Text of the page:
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The Daily Wildcat

The Daily Wildcat

 

Fifth-year senior Brown finally a key factor in Arizona’s World Series run

OMAHA, Neb. — Fifth-year senior Bobby Brown could have quit.

He could have transferred or left the program, like so many other freshmen and sophomores do when their playing time does not meet their expectations upon entering college.

Instead, Brown, who did not become a key cog in Arizona’s baseball program until this, his fifth season, was waiting patiently in the wings for his time. Now the all Pac-12 selection at designated hitter is two wins away from a national title.

“It’s a dream come true,” Brown said. “I’ve been through all the ups and downs. There were some times there where I thought ‘Maybe I should move on to other things.’”

Brown’s downs started after his redshirt freshman year in 2008. In 2009, he appeared in only seven games for the Wildcats, with one hit in five at bats.

“He could have complained and been a nuisance in the locker room and transferred, which you see a lot of kids do these days,” right fielder Robert Refsnyder said. “He didn’t. He kept his head down and worked hard.”

His sophomore season, on a 2010 team head coach Andy Lopez has called “toxic,” did not make the playoffs but was a successful one for Brown, at least in terms of statistics. In 33 starts at left field and designated hitter, he batted .294 with 12 doubles and 18 runs, and figured to become a permanent starter his junior season.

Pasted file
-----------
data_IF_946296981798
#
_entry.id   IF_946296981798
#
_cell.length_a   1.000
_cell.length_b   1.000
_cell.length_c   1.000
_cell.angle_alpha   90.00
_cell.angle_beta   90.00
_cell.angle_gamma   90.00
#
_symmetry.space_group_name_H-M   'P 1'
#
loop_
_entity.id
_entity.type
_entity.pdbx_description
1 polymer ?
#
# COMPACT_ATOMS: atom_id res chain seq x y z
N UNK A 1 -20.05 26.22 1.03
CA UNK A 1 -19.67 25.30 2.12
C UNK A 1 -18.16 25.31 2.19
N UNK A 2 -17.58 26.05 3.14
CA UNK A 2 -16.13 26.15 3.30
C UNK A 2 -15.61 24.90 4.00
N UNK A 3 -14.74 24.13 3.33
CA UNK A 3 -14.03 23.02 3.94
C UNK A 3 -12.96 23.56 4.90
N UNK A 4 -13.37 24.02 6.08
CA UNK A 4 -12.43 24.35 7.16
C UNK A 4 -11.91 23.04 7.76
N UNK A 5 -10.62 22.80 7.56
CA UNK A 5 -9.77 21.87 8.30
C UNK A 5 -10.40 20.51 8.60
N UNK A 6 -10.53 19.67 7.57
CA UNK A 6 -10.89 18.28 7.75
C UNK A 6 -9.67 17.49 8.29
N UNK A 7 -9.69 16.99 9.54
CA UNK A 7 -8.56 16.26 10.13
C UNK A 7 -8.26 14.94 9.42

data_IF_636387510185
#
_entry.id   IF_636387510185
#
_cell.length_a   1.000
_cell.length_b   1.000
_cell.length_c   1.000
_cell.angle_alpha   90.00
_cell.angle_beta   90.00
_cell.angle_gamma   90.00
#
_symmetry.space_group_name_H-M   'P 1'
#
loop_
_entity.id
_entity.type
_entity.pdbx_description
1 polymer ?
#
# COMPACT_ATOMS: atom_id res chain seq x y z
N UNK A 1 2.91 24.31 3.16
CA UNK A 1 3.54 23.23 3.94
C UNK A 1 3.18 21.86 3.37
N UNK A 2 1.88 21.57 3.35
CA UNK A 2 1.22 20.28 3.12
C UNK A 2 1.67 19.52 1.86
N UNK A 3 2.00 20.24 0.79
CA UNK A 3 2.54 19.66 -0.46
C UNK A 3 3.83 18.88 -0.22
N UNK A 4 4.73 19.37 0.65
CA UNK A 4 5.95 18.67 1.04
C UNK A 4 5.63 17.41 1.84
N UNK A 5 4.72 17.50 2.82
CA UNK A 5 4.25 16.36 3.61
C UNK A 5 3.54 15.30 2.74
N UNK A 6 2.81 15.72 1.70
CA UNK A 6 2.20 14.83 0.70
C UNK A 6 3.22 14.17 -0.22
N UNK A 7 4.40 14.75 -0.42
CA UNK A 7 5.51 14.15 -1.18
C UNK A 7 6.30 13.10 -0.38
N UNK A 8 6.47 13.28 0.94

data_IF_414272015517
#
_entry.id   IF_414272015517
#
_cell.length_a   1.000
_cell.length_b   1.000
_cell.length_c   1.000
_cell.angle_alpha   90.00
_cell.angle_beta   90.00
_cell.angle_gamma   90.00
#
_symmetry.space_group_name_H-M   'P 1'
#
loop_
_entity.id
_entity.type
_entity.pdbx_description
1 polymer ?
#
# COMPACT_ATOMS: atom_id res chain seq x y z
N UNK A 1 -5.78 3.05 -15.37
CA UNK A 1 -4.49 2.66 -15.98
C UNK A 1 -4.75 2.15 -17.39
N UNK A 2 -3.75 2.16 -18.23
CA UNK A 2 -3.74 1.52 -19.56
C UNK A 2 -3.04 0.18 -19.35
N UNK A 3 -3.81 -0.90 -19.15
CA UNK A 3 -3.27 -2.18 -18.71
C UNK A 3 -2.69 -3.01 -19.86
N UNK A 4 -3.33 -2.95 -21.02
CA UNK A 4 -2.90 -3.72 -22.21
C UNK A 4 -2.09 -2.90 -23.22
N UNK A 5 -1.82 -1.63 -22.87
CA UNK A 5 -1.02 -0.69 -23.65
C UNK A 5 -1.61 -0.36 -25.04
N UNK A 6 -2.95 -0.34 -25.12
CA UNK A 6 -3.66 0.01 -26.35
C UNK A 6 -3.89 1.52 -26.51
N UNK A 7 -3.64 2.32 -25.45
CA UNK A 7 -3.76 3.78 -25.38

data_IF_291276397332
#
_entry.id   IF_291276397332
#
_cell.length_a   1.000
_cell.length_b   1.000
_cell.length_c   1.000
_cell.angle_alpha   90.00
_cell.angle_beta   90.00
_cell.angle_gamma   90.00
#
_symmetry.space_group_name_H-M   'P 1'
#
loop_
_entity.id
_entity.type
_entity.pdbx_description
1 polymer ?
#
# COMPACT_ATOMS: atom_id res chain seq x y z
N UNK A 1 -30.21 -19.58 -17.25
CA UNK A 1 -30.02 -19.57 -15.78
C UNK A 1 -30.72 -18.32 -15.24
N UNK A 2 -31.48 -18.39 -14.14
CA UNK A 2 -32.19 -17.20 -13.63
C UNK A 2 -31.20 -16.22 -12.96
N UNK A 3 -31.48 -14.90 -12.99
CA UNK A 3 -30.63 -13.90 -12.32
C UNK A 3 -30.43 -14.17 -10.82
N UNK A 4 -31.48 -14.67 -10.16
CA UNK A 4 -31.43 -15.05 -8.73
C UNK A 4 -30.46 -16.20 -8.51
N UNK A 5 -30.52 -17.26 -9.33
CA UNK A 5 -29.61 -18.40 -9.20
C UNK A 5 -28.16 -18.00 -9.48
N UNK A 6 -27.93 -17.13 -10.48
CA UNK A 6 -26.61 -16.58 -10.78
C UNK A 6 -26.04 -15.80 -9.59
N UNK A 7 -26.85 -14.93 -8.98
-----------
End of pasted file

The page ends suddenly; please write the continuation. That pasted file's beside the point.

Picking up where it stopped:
Prior to his junior season, Brown was again bumped to the back burner for Josh Garcia, now the team’s graduate assistant. Brown started seven games, getting 11 hits and five RBI in 33 at bats.

“I like Bobby so much,” Lopez said. “I thought he’d be more of a factor last year, I really did. He’s always shown the ability to hit.”

After his roller coaster career, Brown broke out in his last lap around the diamond, hitting .356 with 54 RBI from 68 hits, in 50 games, all career highs.

“I think the biggest difference between this year and years past is his ability to slow the game down,” Lopez said. “He was making bad decisions on pitches and foolish base running mistakes, things like that. He has done a marvelous job at slowing the game down and getting good at bats, and being successful at big at bats.”

But even this season was not totally smooth for Brown.

He struggled to start the season, hitless in his first 14 at bats before being benched against Auburn after a woeful two-for-21 start at the plate. He was reinstated in the lineup March 24 against Oregon State, hit the go-ahead home run that would eventually win the game and has not looked back. Brown’s seven regular season triples were tied for tops in the Pac-12 conference.

Despite Brown’s hard work and commitment to the Arizona program, the 2012 MLB draft came and went, all 40 rounds, and Brown’s name was not called.

“Not getting drafted adds fuel to my fire,” Brown said. “As soon as I get my opportunity, I’m going to run with it. I don’t really want to think about that too much, I’m just going to try to get that ring.”

In three College World Series games, Brown is batting .300 with one of Arizona’s four postseason home runs.

Brown’s story is one Lopez is fond of telling and will continue to tell long after Brown has gone.

“There will be someone, somewhere, that will be down,” Lopez said. “He hasn’t played, or hasn’t made a road trip and his body language will be saying he’s in the tank, and I’ll probably mention a guy by the name of Bobby Brown.”

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